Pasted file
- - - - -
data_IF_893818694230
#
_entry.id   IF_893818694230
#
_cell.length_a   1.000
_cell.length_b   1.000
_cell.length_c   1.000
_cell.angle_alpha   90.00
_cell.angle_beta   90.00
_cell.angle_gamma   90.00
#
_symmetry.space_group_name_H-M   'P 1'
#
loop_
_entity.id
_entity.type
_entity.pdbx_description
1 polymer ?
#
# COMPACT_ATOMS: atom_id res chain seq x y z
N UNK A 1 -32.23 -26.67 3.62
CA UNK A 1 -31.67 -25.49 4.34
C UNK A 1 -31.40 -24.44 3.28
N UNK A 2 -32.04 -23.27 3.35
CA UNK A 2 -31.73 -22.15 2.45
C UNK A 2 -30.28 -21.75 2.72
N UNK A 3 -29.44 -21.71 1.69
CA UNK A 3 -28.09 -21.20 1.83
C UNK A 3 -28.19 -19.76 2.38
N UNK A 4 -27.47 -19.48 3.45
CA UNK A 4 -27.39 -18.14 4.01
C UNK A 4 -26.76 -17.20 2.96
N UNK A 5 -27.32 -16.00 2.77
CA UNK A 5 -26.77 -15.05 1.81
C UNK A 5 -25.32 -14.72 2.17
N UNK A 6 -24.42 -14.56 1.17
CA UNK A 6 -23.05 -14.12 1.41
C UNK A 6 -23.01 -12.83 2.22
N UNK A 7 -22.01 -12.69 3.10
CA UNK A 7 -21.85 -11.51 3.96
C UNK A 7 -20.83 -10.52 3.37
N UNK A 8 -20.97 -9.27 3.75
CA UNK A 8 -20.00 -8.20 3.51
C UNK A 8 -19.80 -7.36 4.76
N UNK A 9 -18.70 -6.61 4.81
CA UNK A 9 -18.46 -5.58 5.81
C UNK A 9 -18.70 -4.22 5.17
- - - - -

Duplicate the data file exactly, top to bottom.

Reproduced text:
data_IF_893818694230
#
_entry.id   IF_893818694230
#
_cell.length_a   1.000
_cell.length_b   1.000
_cell.length_c   1.000
_cell.angle_alpha   90.00
_cell.angle_beta   90.00
_cell.angle_gamma   90.00
#
_symmetry.space_group_name_H-M   'P 1'
#
loop_
_entity.id
_entity.type
_entity.pdbx_description
1 polymer ?
#
# COMPACT_ATOMS: atom_id res chain seq x y z
N UNK A 1 -32.23 -26.67 3.62
CA UNK A 1 -31.67 -25.49 4.34
C UNK A 1 -31.40 -24.44 3.28
N UNK A 2 -32.04 -23.27 3.35
CA UNK A 2 -31.73 -22.15 2.45
C UNK A 2 -30.28 -21.75 2.72
N UNK A 3 -29.44 -21.71 1.69
CA UNK A 3 -28.09 -21.20 1.83
C UNK A 3 -28.19 -19.76 2.38
N UNK A 4 -27.47 -19.48 3.45
CA UNK A 4 -27.39 -18.14 4.01
C UNK A 4 -26.76 -17.20 2.96
N UNK A 5 -27.32 -16.00 2.77
CA UNK A 5 -26.77 -15.05 1.81
C UNK A 5 -25.32 -14.72 2.17
N UNK A 6 -24.42 -14.56 1.17
CA UNK A 6 -23.05 -14.12 1.41
C UNK A 6 -23.01 -12.83 2.22
N UNK A 7 -22.01 -12.69 3.10
CA UNK A 7 -21.85 -11.51 3.96
C UNK A 7 -20.83 -10.52 3.37
N UNK A 8 -20.97 -9.27 3.75
CA UNK A 8 -20.00 -8.20 3.51
C UNK A 8 -19.80 -7.36 4.76
N UNK A 9 -18.70 -6.61 4.81
CA UNK A 9 -18.46 -5.58 5.81
C UNK A 9 -18.70 -4.22 5.17